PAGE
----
Clinical Trial ARTICLE
Reduced glycemic variability in diazoxide-responsive children with congenital hyperinsulinism using supplemental omega-3-polyunsaturated fatty acids; a pilot trial with MaxEPAR
- 1Department of Paediatric Endocrinology, Manchester Academic Health Science Centre, Royal Manchester Children’s Hospital, Central Manchester University Hospitals NHS Foundation Trust, Manchester, UK
- 2Institute of Human Development, Faculty of Medical and Human Sciences, University of Manchester, Manchester, UK
- 3Institute of Population Health, Faculty of Medical and Human Sciences, University of Manchester, Manchester, UK
- 4School of Mathematics, University of Manchester, Manchester, UK
- 5Faculty of Life Sciences, University of Manchester, Manchester, UK
Objective: Congenital hyperinsulinism (CHI) is a rare condition of hypoglycemia where therapeutic options are limited and often complicated by side-effects. Omega-3-polyunsaturated fatty acids (PUFA), which can suppress cardiac myocyte electrical activity, may also reduce ion channel activity in insulin-secreting cells. PUFA supplements in combination with standard medical treatment may improve glucose profile and may reduce glycemic variability in diazoxide-responsive CHI.
Design: Open label pilot trial with MaxEPAR liquid (eicosapentaenoic and docosahexaenoic acid) PUFA (3 ml/day for 21 days) in diazoxide-responsive CHI patients (https://eudract.ema.europa.eu/, EudraCT number 201100363333).
Methods: Glucose levels were monitored pre-treatment, end of treatment, and at follow-up by subcutaneous continuous glucose monitoring systems (CGMS) in 13 patients (7 girls) who received PUFA. Outcome measures were an improved glucose profile, reduced glycemic variability quantified by a reduction in the frequency of glucose levels <4 and >10 mmol/l, and safety of PUFA. All children were analyzed either as intention to treat (n = 13) or as per protocol (n = 7).
Results: Mean (%) CGMS glucose levels increased by 0.1 mmol/l (2%) in intention to treat and by 0.4 mmol/l (8%) in per protocol analysis (n = 7). The frequency of CGMS <4 mmol/l was significantly less at the end of treatment than in the pre-treatment period [556 (7%) vs. 749 (10%)]. Similarly, the frequency of CGMS >10 mmol/l, was also less at the end of treatment [27 (0.3%) vs. 49 (0.7%)]. Except for one child with increased LDL cholesterol, all safety parameters were normal.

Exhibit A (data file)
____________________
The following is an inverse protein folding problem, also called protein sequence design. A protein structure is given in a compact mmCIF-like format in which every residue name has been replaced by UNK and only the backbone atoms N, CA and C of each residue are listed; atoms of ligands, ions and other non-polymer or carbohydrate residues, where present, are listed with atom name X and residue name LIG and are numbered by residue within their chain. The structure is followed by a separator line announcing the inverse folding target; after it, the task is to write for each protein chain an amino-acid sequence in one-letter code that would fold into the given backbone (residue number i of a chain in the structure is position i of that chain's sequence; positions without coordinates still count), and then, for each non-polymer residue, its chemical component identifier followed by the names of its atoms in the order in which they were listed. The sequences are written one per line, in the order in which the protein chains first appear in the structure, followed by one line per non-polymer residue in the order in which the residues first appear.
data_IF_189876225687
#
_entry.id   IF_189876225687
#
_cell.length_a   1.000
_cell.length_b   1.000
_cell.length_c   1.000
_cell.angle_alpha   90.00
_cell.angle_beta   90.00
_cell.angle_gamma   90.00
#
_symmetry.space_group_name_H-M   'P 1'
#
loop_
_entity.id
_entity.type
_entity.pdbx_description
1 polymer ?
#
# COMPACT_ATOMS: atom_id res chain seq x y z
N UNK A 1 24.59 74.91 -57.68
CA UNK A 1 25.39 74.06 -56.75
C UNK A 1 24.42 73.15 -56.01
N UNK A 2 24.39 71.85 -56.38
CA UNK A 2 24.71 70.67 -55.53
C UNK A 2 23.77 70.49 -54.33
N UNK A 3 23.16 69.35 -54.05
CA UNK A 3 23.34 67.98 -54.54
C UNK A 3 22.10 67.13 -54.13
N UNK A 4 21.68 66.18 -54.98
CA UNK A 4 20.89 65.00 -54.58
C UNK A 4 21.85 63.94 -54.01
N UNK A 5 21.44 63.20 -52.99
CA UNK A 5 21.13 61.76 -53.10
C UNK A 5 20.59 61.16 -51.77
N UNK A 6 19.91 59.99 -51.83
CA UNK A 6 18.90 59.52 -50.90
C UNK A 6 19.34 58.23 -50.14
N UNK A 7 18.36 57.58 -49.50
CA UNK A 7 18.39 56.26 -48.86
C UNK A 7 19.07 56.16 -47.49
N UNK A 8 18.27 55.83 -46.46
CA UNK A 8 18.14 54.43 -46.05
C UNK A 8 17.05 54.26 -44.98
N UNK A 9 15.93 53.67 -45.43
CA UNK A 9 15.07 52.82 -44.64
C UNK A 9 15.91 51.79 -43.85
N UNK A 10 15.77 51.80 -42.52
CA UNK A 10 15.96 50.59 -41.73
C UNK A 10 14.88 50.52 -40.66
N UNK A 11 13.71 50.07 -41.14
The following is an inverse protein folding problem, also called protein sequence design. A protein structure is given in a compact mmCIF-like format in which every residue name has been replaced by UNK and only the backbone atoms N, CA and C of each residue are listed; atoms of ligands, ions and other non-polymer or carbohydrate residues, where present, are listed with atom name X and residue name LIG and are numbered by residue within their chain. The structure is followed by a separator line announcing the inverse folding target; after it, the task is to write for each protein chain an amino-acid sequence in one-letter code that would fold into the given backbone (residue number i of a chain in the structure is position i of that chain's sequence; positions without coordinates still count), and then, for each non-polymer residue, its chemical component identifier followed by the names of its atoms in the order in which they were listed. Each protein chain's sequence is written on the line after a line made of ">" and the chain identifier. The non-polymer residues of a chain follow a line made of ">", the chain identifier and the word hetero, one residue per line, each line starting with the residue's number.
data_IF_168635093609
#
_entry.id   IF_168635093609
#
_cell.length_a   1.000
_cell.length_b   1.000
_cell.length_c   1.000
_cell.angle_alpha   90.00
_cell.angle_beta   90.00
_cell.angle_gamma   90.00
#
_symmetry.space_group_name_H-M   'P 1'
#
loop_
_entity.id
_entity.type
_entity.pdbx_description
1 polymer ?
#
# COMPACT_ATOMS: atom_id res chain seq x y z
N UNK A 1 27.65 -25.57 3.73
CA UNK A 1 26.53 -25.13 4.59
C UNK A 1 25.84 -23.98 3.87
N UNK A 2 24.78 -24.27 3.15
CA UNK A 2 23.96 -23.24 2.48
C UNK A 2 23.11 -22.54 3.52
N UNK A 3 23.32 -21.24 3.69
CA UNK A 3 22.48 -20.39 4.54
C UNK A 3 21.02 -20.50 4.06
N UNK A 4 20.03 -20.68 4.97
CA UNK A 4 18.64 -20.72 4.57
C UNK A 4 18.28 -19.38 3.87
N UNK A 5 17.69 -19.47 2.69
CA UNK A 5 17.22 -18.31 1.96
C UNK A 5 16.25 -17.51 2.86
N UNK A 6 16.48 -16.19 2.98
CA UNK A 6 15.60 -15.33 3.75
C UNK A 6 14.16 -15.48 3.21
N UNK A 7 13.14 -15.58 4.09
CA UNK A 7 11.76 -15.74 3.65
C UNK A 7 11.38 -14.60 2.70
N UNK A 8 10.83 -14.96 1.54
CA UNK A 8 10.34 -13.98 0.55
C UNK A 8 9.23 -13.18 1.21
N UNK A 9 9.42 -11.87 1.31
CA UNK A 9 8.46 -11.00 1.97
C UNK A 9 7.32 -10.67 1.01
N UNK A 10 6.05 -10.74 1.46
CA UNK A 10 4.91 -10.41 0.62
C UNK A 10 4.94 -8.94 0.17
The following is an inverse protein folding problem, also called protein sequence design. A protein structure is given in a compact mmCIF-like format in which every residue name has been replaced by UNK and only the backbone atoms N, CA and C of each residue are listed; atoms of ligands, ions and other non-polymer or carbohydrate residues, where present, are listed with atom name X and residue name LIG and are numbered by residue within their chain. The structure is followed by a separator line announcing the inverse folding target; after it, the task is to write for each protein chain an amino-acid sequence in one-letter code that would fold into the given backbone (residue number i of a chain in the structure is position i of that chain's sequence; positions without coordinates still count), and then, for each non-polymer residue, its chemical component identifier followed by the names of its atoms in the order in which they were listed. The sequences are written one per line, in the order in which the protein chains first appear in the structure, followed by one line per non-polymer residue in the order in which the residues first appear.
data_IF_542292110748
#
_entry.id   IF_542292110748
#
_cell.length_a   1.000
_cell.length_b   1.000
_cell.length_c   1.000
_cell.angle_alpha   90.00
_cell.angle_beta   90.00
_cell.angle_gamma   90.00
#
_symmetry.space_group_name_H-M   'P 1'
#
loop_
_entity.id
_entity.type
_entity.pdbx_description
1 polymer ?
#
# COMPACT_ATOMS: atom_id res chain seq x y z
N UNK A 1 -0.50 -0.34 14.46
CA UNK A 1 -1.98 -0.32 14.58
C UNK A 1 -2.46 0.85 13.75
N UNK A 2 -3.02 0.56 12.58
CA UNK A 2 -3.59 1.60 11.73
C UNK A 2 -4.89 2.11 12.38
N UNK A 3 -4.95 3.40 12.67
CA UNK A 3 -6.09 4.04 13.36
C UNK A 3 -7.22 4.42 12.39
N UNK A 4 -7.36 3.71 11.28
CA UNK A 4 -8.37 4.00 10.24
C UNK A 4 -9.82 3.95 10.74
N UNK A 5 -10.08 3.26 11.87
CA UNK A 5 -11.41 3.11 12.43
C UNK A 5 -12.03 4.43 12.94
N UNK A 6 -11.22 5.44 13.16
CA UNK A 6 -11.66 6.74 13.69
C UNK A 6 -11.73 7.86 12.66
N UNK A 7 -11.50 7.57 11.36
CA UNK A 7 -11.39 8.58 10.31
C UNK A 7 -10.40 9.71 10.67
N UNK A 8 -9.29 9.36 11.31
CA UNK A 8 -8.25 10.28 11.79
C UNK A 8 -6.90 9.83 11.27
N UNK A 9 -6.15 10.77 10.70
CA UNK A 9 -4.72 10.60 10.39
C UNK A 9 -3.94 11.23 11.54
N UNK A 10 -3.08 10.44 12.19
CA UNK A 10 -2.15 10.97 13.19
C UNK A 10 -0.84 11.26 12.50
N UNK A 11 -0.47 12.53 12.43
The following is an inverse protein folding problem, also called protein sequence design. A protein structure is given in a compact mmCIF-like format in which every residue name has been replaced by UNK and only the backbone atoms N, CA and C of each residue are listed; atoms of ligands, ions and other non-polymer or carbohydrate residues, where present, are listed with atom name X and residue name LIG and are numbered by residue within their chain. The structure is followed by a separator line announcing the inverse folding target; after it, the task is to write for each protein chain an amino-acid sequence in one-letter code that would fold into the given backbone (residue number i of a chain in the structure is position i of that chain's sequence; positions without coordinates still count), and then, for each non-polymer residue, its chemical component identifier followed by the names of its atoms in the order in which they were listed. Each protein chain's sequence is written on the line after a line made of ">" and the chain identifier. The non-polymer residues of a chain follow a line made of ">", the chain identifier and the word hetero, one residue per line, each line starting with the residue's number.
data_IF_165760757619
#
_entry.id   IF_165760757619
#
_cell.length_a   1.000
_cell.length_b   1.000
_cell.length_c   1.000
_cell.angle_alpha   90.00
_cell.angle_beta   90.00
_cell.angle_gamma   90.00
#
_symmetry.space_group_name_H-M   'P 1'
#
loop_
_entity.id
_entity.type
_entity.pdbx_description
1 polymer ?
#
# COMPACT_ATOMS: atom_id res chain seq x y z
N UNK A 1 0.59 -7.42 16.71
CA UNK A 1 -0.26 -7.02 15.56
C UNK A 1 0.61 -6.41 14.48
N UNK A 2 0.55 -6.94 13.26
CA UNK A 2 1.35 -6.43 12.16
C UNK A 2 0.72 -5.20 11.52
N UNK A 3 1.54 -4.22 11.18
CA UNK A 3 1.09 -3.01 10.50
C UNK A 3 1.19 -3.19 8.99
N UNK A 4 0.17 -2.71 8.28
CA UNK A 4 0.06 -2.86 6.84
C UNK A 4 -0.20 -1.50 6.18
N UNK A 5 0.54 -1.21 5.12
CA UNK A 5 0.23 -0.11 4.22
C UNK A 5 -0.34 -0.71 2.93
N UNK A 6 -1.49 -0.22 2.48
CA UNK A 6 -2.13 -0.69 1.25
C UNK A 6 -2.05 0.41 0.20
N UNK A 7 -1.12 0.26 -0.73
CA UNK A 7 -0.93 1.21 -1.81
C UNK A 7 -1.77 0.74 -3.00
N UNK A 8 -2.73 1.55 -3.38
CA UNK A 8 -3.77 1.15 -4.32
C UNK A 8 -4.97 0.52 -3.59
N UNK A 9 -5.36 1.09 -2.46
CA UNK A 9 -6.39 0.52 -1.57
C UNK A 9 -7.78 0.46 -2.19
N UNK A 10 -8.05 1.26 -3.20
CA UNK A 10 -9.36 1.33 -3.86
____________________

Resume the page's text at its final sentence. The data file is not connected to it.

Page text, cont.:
Conclusion: MaxEPAR was safe and reduced glycemic variability, but did not increase glucose profiles significantly in diazoxide-responsive CHI. The supplemental value of PUFA should be evaluated in a comprehensive clinical trial.
Keywords: congenital hyperinsulinism, hypoglycemia, clinical trial, omega-3-polyunsaturated fatty acids, diazoxide
Citation: Skae M, Avatapalle HB, Banerjee I, Rigby L, Vail A, Foster P, Charalambous C, Bowden L, Padidela R, Patel L, Ehtisham S, Cosgrove KE, Dunne MJ and Clayton PE (2014) Reduced glycemic variability in diazoxide-responsive children with congenital hyperinsulinism using supplemental omega-3-polyunsaturated fatty acids; a pilot trial with MaxEPAR. Front. Endocrinol. 5:31. doi: 10.3389/fendo.2014.00031
Received: 16 December 2013; Paper pending published: 10 January 2014;
Accepted: 21 February 2014; Published online: 12 March 2014.
Edited by:Fabrizio Barbetti, University of Tor Vergata, Italy
Reviewed by:Arianna Maiorana, Bambino Gesù Children’s Hospital, Italy
Carlo Dionisi-Vici, Bambino Gesù Children’s Research Institute, Italy
Copyright: © 2014 Skae, Avatapalle, Banerjee, Rigby, Vail, Foster, Charalambous, Bowden, Padidela, Patel, Ehtisham, Cosgrove, Dunne and Clayton. This is an open-access article distributed under the terms of the Creative Commons Attribution License (CC BY). The use, distribution or reproduction in other forums is permitted, provided the original author(s) or licensor are credited and that the original publication in this journal is cited, in accordance with accepted academic practice. No use, distribution or reproduction is permitted which does not comply with these terms.
*Correspondence: Indraneel Banerjee, Department of Paediatric Endocrinology, Royal Manchester Children’s Hospital, Oxford Road, Manchester M13 9WL, UK e-mail: email@example.com; firstname.lastname@example.org